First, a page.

Have you ever felt anxiety from the question “what do you want to do when you grow up?” In high school while many of your friends decided what they wanted to pursue, did you wonder how they could be so certain of their decision? Do you love learning and researching a variety of different subjects? Does the idea of having to choose one thing to do for the rest of your life sound boring. unsatisfying, and trapping? If you’re an entrepreneur, do you have trouble deciding on your one business, your one niche, or your one area of expertise to focus on?
If you answered yes to any one of these questions, you might be a “multipotentialite.” Keep reading to find out if you are and to hear my tips for the dream-chasing multipotentialite.
This post originally appeared on Anna’s 1st blog, Annamotion.
Emilie Wapnick gave an amazing TED talk which popularized this term of “multipotentialite.” She defines it as, “someone with many interests and creative pursuits.”
Jumping into the TARDIS and traveling back in time, we see a similar term called “the renaissance man/woman“, inspired by the well educated people during The Renaissance who gained knowledge in a variety of fields. One such man whom you’d probably recognize is Leonardo Da Vinci. This brilliant multipotentialite explored mathematics, science, literature, anatomy, geology, astronomy, inventing, painting, sculpting, architecture, writing, and more! During the time of the Renaissance, such a well versed person was considered the ideal (quite counter to our culture, right?). One of our 21st century best friends, Dictionary.com, defines a “renaissance man” today as “a present-day man who has acquired profound knowledge or proficiency in more than one field.”
Jumping into the TARDIS one more time, we can find a term derived from Greek — πολυμαθής — — or what we today would call a “polymath.” Visiting our dear friend, Dictionary.com once again, they define a polymath as “a person of great learning in several fields of study.”
These terms are practically synonymous with each other, all describing the type of person who doesn’t focus on only one field of study or career forever (like most Americans do today). They have a broad field of interests, passions, skills, and knowledge. These are the people who probably wouldn’t say they only have “one true calling”; they feel they have the potential to do any multitude of things. And this can often give them anxiety, especially in a culture that expects you to only be one thing.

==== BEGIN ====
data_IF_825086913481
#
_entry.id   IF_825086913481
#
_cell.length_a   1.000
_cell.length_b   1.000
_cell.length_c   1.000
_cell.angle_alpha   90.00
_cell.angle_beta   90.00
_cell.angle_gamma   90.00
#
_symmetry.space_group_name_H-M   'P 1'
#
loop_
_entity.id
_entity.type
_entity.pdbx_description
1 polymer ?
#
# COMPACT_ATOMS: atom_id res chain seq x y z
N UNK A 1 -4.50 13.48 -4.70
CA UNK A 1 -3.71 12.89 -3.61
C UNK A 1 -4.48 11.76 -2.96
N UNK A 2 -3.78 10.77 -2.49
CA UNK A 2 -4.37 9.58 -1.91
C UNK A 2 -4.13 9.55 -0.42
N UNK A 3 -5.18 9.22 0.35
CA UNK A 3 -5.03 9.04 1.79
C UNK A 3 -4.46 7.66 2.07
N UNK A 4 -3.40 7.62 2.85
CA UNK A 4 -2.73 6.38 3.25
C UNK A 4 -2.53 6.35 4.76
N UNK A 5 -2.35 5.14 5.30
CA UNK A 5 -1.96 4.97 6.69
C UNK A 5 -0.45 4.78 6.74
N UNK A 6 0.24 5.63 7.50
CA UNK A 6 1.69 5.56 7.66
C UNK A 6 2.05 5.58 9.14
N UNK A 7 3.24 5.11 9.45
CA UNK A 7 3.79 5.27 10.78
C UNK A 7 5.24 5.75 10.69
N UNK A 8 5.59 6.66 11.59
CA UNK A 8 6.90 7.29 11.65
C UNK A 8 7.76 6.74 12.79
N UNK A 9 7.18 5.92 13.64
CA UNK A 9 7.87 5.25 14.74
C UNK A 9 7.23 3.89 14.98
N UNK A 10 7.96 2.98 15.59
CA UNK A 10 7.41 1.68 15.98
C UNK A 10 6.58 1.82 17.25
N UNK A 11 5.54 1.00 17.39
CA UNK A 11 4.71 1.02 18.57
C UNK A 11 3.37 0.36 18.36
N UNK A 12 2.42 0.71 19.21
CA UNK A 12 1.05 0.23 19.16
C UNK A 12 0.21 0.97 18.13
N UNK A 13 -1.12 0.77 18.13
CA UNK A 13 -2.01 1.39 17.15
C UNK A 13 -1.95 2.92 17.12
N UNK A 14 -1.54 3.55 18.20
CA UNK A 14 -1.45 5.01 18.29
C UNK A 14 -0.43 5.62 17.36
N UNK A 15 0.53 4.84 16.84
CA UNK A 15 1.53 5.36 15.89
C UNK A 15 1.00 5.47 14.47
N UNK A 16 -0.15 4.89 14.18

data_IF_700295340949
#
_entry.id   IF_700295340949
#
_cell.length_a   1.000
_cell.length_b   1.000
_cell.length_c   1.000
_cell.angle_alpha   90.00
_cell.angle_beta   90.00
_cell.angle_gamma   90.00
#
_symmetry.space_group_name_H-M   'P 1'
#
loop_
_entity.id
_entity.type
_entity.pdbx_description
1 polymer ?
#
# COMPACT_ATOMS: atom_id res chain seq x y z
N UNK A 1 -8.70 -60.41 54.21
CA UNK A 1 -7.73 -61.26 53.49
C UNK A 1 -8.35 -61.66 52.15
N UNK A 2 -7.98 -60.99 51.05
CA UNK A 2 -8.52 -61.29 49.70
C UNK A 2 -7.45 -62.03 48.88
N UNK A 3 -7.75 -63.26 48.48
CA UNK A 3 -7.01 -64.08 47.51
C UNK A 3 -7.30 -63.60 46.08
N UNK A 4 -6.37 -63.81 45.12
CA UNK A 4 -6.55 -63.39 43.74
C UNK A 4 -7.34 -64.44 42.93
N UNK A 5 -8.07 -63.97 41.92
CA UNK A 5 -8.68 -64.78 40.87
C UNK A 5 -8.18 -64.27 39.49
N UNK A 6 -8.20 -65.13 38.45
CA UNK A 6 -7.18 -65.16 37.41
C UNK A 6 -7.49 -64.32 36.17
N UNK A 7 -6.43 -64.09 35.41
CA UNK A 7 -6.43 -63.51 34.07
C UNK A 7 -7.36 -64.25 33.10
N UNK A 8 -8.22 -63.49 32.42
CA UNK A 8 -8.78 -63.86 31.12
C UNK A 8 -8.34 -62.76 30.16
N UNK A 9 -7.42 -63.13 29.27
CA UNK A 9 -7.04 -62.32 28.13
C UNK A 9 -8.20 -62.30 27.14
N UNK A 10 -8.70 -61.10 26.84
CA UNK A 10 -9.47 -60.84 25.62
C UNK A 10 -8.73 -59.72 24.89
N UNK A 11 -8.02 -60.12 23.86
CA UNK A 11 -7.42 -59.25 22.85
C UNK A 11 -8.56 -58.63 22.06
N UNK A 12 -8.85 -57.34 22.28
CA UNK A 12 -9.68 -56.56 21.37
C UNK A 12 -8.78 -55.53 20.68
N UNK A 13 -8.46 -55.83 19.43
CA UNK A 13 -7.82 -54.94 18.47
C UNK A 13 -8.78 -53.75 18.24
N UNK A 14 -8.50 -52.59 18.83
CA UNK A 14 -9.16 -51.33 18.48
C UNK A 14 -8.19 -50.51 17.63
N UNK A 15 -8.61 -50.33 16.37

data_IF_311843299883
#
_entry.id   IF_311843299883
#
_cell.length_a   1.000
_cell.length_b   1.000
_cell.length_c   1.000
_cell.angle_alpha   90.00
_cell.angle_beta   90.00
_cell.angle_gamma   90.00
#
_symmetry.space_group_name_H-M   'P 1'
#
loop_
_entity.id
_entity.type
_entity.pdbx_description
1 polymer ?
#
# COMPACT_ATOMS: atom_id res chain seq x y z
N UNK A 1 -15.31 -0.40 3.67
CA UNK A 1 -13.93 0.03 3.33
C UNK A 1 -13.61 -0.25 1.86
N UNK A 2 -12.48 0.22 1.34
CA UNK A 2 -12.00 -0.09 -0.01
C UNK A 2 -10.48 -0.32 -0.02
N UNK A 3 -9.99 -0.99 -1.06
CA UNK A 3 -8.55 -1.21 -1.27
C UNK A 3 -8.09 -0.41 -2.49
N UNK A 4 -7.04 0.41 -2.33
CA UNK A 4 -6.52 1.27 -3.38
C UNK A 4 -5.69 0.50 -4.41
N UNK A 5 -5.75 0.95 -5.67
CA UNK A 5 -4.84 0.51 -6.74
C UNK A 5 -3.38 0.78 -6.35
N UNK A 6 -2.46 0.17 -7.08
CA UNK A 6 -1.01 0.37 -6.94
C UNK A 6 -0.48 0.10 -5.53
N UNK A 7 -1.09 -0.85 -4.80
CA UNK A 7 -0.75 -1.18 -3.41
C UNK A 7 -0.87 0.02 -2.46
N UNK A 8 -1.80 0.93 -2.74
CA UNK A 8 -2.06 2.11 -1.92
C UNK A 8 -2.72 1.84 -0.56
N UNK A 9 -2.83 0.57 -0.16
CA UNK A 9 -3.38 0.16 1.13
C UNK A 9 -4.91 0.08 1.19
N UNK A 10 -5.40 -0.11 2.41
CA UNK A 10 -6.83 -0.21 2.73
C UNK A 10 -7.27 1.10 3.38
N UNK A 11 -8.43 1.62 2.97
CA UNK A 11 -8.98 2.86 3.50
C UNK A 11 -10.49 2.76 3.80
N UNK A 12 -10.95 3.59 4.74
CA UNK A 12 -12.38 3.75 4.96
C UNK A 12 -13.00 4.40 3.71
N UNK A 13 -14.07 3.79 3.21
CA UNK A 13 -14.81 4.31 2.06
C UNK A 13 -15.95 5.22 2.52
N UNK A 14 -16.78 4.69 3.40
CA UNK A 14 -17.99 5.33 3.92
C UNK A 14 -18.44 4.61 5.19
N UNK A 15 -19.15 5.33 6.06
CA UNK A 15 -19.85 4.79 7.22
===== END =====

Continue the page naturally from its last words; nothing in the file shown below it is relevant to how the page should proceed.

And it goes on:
After reading all of that, do you think YOU might be a multipotentialite? If so, first of all I’d like to tell you that you are an amazing human being! You are NOT a freak, there is nothing wrong with you, and you actually have some incredible strengths (or “super powers” as Emilie says in her TED Talk). If you are someone like me who lives in a culture that puts pressure on its people from a young age to decide the ONE thing they want to be and do, let me lift that burden off your shoulders and guide you into a beautiful freedom.
Second, here are a few things I’ve learned through the years that have personally helped me as I navigate this whole “dream chasing” thing as a multipotentialite.
1. It’s ok to be multi-talented and multi-passionate.
No, it’s MORE than ok. It’s fantastic! In our quickly growing and changing world, we need more people who can adapt and pivot easily to fit into the rapidly changing roles. We also need more people who are creative thinkers and problem solvers. My friend, you are not a misshapen puzzle piece unable to fit into the puzzle, you are a desperately needed piece of the puzzle.
2. Learn how to combine your skills.
Your sweet spot can often be found where two or more of your passions and skills intersect. Your unique combination of very different fields may even be the next best innovative idea that takes off in this uniform world.
3. Know that you are not fickle.
I can’t even tell you how many times I’ve beaten myself up for feeling like a fickle, flaky person because I became bored with mastering one skill and wanted to pursue something else. Now in all honesty, there may be times where we are just straight up fickle. BUT you are NOT fickle for dreaming many dreams and liking so many different things! So don’t feel bad for pursuing yet another interest. Take joy in it, learn from it, and apply what you learn.
4. Learn and practice discipline.
Though you are not innately fickle for liking so many different things, flakiness can be a weakness we develop if we don’t first develop discipline. When you have interest in many different things, sometimes it can be difficult to excel at anything.